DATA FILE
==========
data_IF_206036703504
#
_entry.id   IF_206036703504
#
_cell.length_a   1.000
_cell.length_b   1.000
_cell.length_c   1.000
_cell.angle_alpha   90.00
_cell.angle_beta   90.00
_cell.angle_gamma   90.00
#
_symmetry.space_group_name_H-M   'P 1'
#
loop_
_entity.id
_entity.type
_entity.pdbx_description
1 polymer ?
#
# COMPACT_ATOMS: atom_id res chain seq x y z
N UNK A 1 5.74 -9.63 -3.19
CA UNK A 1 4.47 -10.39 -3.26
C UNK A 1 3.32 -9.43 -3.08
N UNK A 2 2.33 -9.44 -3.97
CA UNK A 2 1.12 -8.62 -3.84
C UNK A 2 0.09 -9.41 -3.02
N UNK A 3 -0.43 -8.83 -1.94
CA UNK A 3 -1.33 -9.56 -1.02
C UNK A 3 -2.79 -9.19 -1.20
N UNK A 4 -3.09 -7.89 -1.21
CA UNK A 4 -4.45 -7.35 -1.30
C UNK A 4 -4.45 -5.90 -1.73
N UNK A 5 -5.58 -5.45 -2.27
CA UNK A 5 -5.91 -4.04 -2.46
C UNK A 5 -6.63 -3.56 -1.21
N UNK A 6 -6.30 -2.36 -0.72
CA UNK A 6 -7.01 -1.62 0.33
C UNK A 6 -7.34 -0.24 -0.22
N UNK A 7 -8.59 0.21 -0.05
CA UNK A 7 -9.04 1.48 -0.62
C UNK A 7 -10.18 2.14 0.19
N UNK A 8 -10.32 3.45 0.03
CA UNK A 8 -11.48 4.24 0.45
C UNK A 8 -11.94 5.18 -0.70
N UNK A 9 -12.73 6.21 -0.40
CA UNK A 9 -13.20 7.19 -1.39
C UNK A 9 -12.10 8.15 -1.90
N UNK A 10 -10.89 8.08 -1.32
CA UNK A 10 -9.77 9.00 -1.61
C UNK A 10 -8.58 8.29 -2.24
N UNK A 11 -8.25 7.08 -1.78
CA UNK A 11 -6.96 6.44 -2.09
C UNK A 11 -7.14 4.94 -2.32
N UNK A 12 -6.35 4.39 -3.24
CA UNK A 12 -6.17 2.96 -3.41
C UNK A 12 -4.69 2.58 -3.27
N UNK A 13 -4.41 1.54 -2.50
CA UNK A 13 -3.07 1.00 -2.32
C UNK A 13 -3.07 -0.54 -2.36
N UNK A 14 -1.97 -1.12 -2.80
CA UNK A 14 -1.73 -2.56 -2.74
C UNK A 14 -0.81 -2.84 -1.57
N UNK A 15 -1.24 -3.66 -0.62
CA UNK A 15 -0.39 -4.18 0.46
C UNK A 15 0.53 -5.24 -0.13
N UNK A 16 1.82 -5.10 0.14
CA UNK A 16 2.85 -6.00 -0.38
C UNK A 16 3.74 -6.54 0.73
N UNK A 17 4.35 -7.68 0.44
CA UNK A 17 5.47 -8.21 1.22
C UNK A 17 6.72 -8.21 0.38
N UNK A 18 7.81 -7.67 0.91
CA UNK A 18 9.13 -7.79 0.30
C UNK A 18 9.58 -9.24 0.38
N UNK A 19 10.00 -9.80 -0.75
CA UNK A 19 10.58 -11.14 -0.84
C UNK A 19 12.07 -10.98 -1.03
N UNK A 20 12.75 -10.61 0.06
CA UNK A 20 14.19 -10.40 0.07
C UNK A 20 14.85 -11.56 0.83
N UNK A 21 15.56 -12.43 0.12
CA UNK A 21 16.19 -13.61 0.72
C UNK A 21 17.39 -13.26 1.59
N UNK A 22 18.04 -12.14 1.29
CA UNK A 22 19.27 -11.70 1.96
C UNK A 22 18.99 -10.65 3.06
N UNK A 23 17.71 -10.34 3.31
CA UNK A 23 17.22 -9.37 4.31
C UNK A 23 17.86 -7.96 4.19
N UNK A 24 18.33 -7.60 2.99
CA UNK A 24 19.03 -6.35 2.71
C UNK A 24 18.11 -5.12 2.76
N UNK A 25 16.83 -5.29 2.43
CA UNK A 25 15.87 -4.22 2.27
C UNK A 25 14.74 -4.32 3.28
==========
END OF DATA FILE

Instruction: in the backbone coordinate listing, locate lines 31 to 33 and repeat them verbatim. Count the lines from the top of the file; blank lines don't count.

CA UNK A 4 -4.45 -7.35 -1.30
C UNK A 4 -4.45 -5.90 -1.73
N UNK A 5 -5.58 -5.45 -2.27